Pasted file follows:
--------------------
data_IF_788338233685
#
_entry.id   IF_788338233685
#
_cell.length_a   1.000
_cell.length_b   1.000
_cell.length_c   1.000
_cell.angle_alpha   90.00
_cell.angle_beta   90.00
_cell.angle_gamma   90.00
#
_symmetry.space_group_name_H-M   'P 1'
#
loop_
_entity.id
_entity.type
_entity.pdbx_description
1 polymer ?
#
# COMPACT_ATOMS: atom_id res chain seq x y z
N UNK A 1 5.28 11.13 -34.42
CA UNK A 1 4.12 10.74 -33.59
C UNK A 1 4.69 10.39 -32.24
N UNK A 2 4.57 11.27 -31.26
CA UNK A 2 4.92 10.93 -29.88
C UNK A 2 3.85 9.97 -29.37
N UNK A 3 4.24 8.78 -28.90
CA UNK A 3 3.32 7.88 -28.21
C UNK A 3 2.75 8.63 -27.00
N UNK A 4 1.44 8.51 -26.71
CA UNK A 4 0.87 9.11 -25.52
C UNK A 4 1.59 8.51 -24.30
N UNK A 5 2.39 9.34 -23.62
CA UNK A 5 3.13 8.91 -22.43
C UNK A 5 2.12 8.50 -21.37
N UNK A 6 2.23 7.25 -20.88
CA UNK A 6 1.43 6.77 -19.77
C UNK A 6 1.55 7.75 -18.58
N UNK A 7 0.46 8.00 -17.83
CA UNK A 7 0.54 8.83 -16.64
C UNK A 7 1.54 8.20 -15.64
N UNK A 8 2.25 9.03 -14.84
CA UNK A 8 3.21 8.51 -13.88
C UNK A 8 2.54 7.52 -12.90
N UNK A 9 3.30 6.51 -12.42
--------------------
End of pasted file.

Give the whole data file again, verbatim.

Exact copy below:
data_IF_788338233685
#
_entry.id   IF_788338233685
#
_cell.length_a   1.000
_cell.length_b   1.000
_cell.length_c   1.000
_cell.angle_alpha   90.00
_cell.angle_beta   90.00
_cell.angle_gamma   90.00
#
_symmetry.space_group_name_H-M   'P 1'
#
loop_
_entity.id
_entity.type
_entity.pdbx_description
1 polymer ?
#
# COMPACT_ATOMS: atom_id res chain seq x y z
N UNK A 1 5.28 11.13 -34.42
CA UNK A 1 4.12 10.74 -33.59
C UNK A 1 4.69 10.39 -32.24
N UNK A 2 4.57 11.27 -31.26
CA UNK A 2 4.92 10.93 -29.88
C UNK A 2 3.85 9.97 -29.37
N UNK A 3 4.24 8.78 -28.90
CA UNK A 3 3.32 7.88 -28.21
C UNK A 3 2.75 8.63 -27.00
N UNK A 4 1.44 8.51 -26.71
CA UNK A 4 0.87 9.11 -25.52
C UNK A 4 1.59 8.51 -24.30
N UNK A 5 2.39 9.34 -23.62
CA UNK A 5 3.13 8.91 -22.43
C UNK A 5 2.12 8.50 -21.37
N UNK A 6 2.23 7.25 -20.88
CA UNK A 6 1.43 6.77 -19.77
C UNK A 6 1.55 7.75 -18.58
N UNK A 7 0.46 8.00 -17.83
CA UNK A 7 0.54 8.83 -16.64
C UNK A 7 1.54 8.20 -15.64
N UNK A 8 2.25 9.03 -14.84
CA UNK A 8 3.21 8.51 -13.88
C UNK A 8 2.54 7.52 -12.90
N UNK A 9 3.30 6.51 -12.42